Killymoon Castle, Cookstown

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Killymoon castle is a grade A listed building designed by the famous John Nash who also designed Buckingham Palace! The castle was originally built in 1600 for James Stewart, six generations of the Stewarts lived in the castle until 1852. It was described in the Irish Penny Journal of 1841 ‘as one of the most aristocratic residences in the province of Ulster’.

The original castle, built in 1671 by James Stewart had been granted to him under the Plantation Settlement. Stewarts ancestors had come from Scotland during the plantation to settle in Cookstown, and in 1666 James bought the land lease for the castle site from Alan Cooke – the founder of Cookstown. The castle was destroyed by fire in 1801 and in 1802, Colonel William Stewart had a new, more imposing castle built, designed by John Nash, the famous London Architect.

Killymoon was Nash’s first castle in Ireland, and reputedly cost £80,000 to build (about £7.4 million today). It was described in the Irish Penny Journal of 1841 as “one of the most aristocratic residences in the province of Ulster”, with state apartments consisting of “a breakfast-parlour, dining room, ante-room and drawing-room, all of which are of noble proportions and their woodwork of polished oak”.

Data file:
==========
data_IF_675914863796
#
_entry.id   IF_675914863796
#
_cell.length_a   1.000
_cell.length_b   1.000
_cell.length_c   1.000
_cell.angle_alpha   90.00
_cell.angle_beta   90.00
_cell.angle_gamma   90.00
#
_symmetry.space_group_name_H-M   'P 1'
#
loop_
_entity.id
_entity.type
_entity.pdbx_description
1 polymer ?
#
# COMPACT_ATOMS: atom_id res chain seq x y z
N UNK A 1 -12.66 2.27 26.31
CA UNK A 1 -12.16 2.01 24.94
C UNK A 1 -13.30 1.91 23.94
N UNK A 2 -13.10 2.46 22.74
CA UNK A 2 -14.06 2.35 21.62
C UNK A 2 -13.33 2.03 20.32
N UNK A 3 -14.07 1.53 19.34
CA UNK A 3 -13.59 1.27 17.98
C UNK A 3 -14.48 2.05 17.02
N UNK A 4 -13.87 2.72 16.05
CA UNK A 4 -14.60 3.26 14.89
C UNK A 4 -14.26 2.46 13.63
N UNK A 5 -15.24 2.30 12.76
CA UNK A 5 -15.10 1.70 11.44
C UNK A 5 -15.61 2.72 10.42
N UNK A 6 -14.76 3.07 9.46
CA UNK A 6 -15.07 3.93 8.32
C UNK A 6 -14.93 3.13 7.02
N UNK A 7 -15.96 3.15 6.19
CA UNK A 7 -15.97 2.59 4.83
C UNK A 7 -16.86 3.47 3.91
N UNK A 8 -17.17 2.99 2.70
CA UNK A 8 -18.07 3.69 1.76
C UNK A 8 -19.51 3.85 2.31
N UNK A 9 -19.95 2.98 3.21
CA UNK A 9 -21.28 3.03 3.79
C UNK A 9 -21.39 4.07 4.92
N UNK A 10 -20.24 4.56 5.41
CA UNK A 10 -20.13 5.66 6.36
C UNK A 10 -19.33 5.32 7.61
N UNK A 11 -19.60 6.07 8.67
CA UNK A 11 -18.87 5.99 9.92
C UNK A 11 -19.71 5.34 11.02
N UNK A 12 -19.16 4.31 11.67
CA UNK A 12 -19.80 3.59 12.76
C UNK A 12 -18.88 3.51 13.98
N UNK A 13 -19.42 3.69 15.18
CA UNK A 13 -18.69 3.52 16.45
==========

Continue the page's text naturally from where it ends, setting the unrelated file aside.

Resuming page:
The Killymoon estate remained the property of the Stewart family for six generations; however, their extravagant lifestyle caused the Stewart family to fall on hard times, especially during the years of the Irish famine. The estate was sold in 1852 for £100,000. In 1857, the castle had again been sold to the Cooper family; and, in 1865, Colonel Bolton, an English gentleman, purchased the castle.

A mere ten years later, Mervyn Stuart Thomas Moutray JP, became the owner of Killymoon Castle until 1916, when Gerald Macura bought the castle and town of Cookstown for almost £100,000. By 1918, Macura was also in financial difficulties and was compelled to sell off his assets. John Coulter bought the castle and grounds in 1922 and it remains the home of the Coulter family to this day.

Killymoon’s Military History
Killymoon Castle was home to the 505 th Parachute Infantry Regiment of the 82 nd Airborne Devision of the US Army from December 1943 to February 1944. Officers stayed in the Castle while Paratroopers were housed in Quonset huts. One such Paratrooper was 18 year old Tony Vickery affectionately known as the Milk Bar Commando. After parachuting into Normandy on D Day he survived just 5 days.
Visit our beautifully restored Officers bedroom complete with period furnishings, militaria and uniformed mannequins.

Beyond the Battle: Killymoon’s WWII All-American Tour
Step back in time with our authentic WW11 experience at Killymoon Castle, featuring living history characters who vividly recreate the life of one young American soldier, Tony Vickery, stationed at Killymoon during World War II. Tony’s personal touch, etched on the cellar walls before his departure for D-Day, becomes a poignant focal point.

Source and image credit: Killymoon Castle